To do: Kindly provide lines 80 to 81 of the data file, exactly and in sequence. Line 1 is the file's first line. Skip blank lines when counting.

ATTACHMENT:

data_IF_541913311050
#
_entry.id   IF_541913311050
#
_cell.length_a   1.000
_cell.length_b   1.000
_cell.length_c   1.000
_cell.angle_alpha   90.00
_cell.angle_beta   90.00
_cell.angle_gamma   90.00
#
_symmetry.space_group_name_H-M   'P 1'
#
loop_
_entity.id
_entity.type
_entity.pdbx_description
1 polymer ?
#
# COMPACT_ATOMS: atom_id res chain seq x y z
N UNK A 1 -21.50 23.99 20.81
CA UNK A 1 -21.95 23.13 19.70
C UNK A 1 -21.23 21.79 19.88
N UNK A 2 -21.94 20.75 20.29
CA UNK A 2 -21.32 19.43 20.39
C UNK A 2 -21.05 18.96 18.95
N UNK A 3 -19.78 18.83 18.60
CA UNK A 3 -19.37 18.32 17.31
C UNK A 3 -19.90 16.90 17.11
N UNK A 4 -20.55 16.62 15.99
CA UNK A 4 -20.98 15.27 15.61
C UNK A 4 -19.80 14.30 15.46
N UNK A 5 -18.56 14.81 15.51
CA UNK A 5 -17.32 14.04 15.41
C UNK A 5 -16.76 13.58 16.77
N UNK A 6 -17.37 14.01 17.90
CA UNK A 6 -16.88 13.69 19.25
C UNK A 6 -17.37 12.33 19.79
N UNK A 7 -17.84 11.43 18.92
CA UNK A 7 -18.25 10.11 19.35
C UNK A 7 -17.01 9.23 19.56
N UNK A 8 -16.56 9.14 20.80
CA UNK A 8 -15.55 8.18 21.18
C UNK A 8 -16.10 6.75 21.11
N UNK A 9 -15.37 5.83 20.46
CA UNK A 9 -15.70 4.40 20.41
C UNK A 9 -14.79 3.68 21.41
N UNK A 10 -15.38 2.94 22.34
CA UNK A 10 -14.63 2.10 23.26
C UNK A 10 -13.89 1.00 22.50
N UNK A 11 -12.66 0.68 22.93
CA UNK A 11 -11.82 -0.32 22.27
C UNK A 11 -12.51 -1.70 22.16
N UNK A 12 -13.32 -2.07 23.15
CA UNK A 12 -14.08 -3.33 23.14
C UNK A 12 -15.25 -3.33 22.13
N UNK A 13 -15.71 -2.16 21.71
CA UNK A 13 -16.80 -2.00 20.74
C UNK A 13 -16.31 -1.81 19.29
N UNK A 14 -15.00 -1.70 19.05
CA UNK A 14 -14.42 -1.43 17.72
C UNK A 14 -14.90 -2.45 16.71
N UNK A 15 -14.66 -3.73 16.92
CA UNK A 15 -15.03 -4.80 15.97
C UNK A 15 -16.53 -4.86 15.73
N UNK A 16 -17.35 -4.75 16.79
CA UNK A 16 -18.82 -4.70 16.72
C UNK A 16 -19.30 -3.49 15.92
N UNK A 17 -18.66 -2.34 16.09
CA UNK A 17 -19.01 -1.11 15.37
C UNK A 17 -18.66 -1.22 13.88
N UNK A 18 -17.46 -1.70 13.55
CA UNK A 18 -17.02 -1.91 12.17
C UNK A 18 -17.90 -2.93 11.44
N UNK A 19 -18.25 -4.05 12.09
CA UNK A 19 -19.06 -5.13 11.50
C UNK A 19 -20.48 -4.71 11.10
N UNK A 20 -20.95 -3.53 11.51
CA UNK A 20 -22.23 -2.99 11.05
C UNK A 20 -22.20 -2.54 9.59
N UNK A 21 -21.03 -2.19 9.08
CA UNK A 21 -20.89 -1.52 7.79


C UNK A 20 -22.20 -2.54 9.59
N UNK A 21 -21.03 -2.19 9.08